MRI Physics: Flow Related Effects in MRI
The first flow-related phenomenon we'll discuss is the flow void. This only occurs in spin-echo (and fast spin echo) sequences, typically with T2 weighting. Fast moving blood experiences the 90-degree pulse but misses the 180-degree rephasing pulse, so its signal decays before the echo is read out.
The time between the 90 and 180-degree RF pulses is TE/2, so if the blood flows through the slice (with thickness Δz) faster than TE/2, no signal will be obtained. As an equation, a signal void will be seen if, for blood velocity v,
v ≥ Δz / (TE/2)
Aorta, 100 cm/s
T1 at 1.5T, 15 ms
Slice thickness, Δz mm
Signal remaining: %
Some things to remember:
- Some references refer to this flow void phenomenon - related to the 90 + 180 pulses - as a time of flight effect (not to be confused with TOF angiography).
- Flow voids from TOF effects only occur with spin echo (and fast spin echo) sequences, since gradient echo sequences do not have 180 degree RF pulses. You can get signal loss from flowing blood in gradient echo sequences because of flow-related dephasing - see below.
- Flow voids are more pronounced on T2-weighted sequences because those have longer TEs (i.e. longer times for the blood to move between the two pulses).
- We can take advantage of the same concept to generate the black-blood images in cardiac MRI. These exaggerate the flow void effect by employing an inversion pulse to null signal from moving blood, but a full discussion is beyond our scope here.
In many ways, this is the opposite of the flow void phenomenon. Flow-related enhancement is typically seen in gradient echo sequences (which do not have the 180-degree rephasing pulse and typically use very short TEs, making any flow void effect negligible). When an MR scanner images a slice of tissue, it subjects the tissue to multiple 90-degree pulses to flip the magnetization into the transverse plane and also cause T1 weighting. Remember that after the first 90 degree pulse, the tissue is only allowed to recover a certain fraction of its longitudinal magnetization - determined by TR - in order to give T1 weighting to the image. The longer the TR, the more recovery occurs, and the less T1 weighting.
Of course, this only happens if the tissue stays put and is subjected to these multiple pulses. If fresh blood flows into the slice, it will start out with all of its longitudinal magnetization. Therefore, after a 90-degree pulse, it will have a lot more transverse magnetization than the surrounding tissues. This will make it bright on the images (seeming like it has a short T1).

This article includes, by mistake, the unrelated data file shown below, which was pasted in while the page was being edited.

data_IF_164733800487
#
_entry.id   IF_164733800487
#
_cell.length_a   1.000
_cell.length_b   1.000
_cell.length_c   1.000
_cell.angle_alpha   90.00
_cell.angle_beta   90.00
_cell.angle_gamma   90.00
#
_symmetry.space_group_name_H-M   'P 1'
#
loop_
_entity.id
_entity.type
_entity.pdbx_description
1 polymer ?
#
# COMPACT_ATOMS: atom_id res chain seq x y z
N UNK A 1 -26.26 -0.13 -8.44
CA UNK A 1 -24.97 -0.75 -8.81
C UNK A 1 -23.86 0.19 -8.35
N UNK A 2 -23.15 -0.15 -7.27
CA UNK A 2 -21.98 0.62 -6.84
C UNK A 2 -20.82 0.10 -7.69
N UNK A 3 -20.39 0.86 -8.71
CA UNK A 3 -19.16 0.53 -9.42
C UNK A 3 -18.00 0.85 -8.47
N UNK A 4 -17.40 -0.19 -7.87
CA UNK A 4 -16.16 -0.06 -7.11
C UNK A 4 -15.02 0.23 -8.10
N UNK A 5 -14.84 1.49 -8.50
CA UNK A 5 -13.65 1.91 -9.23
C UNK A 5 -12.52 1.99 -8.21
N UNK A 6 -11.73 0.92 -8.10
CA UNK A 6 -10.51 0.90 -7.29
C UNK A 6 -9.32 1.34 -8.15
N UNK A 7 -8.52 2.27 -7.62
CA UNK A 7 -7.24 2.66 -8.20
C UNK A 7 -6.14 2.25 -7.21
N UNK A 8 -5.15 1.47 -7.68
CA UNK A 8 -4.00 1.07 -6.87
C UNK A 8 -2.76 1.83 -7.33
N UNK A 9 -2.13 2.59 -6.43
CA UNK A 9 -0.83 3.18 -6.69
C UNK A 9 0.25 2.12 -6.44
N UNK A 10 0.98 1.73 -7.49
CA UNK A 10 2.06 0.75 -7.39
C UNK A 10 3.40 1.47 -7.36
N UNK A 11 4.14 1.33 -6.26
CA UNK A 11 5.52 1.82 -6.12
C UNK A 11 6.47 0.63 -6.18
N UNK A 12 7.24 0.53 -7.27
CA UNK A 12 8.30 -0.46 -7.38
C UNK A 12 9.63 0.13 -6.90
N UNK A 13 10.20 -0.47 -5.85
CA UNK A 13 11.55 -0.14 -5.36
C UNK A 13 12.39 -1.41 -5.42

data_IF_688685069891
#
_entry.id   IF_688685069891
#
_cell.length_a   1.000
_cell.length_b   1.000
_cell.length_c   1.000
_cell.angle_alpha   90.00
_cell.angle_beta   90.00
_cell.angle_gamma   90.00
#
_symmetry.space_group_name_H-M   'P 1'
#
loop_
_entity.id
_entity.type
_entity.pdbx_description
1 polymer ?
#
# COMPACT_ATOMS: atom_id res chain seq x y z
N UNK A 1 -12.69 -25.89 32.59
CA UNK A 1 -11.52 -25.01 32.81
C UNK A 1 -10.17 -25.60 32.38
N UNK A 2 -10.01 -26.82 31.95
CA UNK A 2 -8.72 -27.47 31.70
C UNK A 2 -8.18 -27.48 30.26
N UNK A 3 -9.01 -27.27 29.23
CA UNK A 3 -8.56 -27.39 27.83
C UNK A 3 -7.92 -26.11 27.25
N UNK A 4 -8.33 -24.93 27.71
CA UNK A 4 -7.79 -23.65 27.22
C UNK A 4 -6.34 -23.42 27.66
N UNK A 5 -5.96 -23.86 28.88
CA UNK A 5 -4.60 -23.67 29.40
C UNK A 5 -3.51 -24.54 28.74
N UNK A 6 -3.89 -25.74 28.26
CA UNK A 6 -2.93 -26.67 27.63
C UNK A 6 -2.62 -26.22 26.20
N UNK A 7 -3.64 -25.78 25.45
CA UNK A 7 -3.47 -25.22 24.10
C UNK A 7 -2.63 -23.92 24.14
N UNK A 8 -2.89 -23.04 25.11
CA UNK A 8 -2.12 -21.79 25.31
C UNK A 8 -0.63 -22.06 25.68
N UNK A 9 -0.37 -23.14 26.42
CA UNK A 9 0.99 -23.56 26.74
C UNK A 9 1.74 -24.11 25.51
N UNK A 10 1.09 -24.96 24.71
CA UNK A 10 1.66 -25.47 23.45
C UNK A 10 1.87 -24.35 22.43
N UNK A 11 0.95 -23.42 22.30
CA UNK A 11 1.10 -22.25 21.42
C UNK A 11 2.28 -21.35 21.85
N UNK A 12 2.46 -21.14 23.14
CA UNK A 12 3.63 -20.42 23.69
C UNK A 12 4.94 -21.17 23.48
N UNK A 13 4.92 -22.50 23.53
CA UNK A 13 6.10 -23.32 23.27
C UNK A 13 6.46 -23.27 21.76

The degree to which this effect occurs depends on the velocity of the blood and the TR of the sequence. It also depends on the direction of scanning - if the scanner has already saturated the blood entering the slice because it came from the slice just before, then this effect will be less or nonexistant.
In order for new blood to replace old blood in the slice, it has to come in after one 90 degree pulse and before the next one, i.e. it must flow through the slice faster than TR. If it is slower than TR, it will get hit with a 90 degree pulse at some point during the imaging. So for blood velocity v, flow-related enhancement will occur if:
v ≥ Δz / TR
Aorta, 100 cm/s
T1 at 1.5T, 400 ms
Slice thickness, Δz mm
Signal gained: %
A couple of points to remember:
- Note that flow-related enhancement occurs at much lower velocities than required for the time-of-flight flow voids - this is because it depends on TR instead of TE (and TR >> TE for most sequences).
- This effect is particularly strong in gradient echo sequences, which do not have time-of-flight effects and tend to have short TRs. The short TEs of gradient echo sequences minimize flow-related dephasing, as well.
- Flow-related enhancement depends on the slice orientation and the direction of scanning (i.e. cranial-caudal or vice versa) compared to the direction of the blood flow itself. If the protons in an adjacent slice have been saturated before flowing into the current slice, flow-related enhancement will be diminished or nonexistant; if blood is flowing within a slice, there will be no enhancement.
- This same concept can be harnessed for time-of-flight MRA. If you entirely saturate the protons in a slice, then the only protons with signal will be blood flowing into the slice.